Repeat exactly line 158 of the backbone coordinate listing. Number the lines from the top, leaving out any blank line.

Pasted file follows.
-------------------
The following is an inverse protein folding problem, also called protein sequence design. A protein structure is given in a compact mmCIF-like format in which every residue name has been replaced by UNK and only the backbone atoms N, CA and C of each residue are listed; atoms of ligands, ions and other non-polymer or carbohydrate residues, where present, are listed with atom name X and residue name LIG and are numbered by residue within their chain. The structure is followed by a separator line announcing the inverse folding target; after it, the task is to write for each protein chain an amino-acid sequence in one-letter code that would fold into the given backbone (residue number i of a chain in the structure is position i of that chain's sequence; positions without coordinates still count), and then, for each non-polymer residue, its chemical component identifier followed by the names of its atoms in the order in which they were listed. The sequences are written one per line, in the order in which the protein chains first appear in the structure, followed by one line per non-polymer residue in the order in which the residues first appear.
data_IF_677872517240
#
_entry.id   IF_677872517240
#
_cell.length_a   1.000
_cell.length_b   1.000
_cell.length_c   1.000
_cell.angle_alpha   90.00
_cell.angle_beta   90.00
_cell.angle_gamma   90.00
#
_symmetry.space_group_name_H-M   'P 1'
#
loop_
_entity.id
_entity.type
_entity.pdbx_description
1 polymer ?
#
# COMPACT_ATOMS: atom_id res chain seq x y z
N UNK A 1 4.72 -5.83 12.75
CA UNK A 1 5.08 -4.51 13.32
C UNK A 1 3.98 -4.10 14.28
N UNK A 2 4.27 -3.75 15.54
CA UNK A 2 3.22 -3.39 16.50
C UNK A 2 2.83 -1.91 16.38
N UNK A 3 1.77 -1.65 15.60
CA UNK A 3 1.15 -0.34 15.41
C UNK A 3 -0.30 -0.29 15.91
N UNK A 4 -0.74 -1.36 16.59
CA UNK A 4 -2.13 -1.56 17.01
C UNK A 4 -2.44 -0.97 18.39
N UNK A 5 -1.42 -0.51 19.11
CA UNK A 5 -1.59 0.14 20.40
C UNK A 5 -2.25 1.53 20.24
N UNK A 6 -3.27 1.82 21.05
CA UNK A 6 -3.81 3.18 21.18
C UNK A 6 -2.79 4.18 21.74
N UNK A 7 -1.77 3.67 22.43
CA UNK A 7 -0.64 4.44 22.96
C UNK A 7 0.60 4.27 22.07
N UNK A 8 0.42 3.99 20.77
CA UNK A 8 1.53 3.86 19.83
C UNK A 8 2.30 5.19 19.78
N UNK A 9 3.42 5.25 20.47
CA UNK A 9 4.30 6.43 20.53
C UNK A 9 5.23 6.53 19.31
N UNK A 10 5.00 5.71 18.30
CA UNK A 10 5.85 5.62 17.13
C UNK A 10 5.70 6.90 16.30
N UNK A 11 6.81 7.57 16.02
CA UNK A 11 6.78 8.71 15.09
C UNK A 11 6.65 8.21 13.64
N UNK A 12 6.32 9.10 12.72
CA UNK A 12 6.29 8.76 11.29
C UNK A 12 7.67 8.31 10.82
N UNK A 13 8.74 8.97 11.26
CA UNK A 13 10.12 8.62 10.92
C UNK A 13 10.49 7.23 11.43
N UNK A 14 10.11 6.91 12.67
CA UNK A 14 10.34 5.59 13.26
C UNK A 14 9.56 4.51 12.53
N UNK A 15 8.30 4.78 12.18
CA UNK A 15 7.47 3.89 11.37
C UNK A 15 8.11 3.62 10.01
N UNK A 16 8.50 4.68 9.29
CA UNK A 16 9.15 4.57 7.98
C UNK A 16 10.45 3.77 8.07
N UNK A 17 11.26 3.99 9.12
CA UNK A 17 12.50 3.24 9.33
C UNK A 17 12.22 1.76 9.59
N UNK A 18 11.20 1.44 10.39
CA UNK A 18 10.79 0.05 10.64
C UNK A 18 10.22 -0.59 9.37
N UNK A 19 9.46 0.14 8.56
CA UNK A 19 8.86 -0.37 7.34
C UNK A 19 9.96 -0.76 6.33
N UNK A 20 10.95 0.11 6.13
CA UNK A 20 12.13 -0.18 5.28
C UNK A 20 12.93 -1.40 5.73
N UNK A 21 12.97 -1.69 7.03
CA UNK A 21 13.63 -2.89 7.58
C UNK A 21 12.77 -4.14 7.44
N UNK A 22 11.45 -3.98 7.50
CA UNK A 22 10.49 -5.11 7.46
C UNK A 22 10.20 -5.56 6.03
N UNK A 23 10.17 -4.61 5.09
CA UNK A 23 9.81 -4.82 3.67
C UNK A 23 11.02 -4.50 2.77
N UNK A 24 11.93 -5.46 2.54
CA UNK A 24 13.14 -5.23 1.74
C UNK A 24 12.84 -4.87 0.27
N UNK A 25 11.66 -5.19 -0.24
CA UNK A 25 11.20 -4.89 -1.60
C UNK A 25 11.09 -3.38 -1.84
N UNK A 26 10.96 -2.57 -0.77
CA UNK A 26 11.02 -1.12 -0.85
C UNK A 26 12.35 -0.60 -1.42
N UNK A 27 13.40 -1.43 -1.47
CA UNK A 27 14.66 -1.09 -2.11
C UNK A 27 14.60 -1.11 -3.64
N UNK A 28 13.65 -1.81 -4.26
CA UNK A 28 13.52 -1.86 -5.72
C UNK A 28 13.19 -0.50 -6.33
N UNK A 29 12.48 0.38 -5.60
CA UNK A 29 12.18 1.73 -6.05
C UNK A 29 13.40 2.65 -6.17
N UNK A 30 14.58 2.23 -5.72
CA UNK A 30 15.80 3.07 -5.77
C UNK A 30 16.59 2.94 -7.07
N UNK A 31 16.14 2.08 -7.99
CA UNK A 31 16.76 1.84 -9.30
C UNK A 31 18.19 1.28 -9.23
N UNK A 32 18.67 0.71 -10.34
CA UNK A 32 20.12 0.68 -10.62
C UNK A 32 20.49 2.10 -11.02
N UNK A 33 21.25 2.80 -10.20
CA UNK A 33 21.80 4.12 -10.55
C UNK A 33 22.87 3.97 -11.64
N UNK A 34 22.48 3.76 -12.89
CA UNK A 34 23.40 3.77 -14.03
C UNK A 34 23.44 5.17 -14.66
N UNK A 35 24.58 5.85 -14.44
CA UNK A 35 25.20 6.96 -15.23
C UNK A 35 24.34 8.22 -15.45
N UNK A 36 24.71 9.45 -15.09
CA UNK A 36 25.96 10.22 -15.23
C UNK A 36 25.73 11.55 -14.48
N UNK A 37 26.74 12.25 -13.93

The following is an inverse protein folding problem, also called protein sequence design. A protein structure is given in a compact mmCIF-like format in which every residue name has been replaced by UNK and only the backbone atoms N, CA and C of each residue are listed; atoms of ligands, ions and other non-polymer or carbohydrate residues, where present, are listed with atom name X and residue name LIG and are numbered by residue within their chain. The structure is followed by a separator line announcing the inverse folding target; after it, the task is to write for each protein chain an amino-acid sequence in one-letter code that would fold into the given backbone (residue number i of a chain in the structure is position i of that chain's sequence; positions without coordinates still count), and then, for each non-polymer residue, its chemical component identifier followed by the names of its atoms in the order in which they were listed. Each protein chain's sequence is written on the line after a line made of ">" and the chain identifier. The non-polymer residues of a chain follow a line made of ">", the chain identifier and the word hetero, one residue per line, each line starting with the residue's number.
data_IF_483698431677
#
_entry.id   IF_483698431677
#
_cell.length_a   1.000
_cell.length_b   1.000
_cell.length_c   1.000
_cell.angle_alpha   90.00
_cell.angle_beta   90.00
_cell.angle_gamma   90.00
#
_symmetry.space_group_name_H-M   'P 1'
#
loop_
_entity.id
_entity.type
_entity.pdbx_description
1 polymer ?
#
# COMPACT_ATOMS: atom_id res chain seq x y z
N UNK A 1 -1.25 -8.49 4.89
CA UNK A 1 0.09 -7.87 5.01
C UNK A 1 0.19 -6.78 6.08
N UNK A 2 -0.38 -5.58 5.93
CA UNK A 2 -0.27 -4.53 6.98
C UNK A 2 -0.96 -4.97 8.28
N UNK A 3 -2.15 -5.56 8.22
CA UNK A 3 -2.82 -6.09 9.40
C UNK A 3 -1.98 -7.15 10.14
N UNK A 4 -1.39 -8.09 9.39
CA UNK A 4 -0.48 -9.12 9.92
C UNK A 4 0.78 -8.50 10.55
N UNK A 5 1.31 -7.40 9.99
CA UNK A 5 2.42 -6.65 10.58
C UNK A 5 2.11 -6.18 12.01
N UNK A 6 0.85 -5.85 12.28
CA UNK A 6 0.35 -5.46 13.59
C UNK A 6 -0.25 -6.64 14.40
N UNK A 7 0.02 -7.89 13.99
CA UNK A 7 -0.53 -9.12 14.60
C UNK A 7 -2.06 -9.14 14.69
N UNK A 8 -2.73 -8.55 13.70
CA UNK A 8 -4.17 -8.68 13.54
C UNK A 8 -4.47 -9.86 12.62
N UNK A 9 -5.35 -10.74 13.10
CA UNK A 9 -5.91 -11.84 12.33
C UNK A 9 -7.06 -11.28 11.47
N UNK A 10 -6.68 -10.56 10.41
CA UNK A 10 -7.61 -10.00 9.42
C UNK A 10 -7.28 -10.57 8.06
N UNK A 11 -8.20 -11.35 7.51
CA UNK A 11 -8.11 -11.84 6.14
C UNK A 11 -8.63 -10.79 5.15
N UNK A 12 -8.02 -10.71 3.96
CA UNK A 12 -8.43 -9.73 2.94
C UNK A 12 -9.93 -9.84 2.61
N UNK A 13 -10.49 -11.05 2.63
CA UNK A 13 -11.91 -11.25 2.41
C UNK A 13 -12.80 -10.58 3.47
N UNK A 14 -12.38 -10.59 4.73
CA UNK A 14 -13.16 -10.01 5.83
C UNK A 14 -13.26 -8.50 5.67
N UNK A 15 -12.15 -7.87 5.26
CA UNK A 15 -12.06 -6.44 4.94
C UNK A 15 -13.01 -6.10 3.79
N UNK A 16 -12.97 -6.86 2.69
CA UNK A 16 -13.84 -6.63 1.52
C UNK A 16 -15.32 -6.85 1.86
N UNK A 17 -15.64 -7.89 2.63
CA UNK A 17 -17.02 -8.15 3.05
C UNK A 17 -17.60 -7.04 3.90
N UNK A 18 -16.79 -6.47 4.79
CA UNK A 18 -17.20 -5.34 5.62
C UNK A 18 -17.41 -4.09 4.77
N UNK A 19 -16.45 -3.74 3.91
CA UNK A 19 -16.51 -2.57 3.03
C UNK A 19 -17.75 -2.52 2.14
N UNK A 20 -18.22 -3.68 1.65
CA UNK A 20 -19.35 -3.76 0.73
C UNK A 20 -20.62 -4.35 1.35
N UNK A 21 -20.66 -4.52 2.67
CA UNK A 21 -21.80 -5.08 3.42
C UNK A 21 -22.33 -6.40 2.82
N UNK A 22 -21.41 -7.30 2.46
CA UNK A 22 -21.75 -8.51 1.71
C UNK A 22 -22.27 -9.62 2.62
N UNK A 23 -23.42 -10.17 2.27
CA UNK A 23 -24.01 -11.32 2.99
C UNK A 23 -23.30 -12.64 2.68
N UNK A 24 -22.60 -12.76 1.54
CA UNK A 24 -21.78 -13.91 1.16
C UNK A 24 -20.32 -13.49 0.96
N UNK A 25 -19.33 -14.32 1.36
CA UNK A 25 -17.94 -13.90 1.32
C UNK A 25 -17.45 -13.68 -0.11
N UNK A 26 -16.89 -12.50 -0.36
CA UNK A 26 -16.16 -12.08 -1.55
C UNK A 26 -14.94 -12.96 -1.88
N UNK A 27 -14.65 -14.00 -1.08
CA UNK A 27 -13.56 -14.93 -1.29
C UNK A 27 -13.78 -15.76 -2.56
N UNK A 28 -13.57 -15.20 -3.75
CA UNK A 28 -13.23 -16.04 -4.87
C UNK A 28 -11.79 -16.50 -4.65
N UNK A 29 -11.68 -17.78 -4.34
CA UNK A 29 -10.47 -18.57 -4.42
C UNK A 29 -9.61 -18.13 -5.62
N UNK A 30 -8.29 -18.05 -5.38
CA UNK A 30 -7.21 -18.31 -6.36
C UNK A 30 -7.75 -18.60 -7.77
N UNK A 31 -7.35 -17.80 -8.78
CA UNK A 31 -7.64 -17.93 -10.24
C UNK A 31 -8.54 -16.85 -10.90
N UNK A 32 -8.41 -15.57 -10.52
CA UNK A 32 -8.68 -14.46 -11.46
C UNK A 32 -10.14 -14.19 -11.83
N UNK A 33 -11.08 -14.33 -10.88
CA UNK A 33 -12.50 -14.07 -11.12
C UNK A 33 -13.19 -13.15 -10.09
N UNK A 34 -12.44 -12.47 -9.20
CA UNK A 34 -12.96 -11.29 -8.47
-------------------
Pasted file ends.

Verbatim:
N UNK A 3 -2.15 -5.56 8.22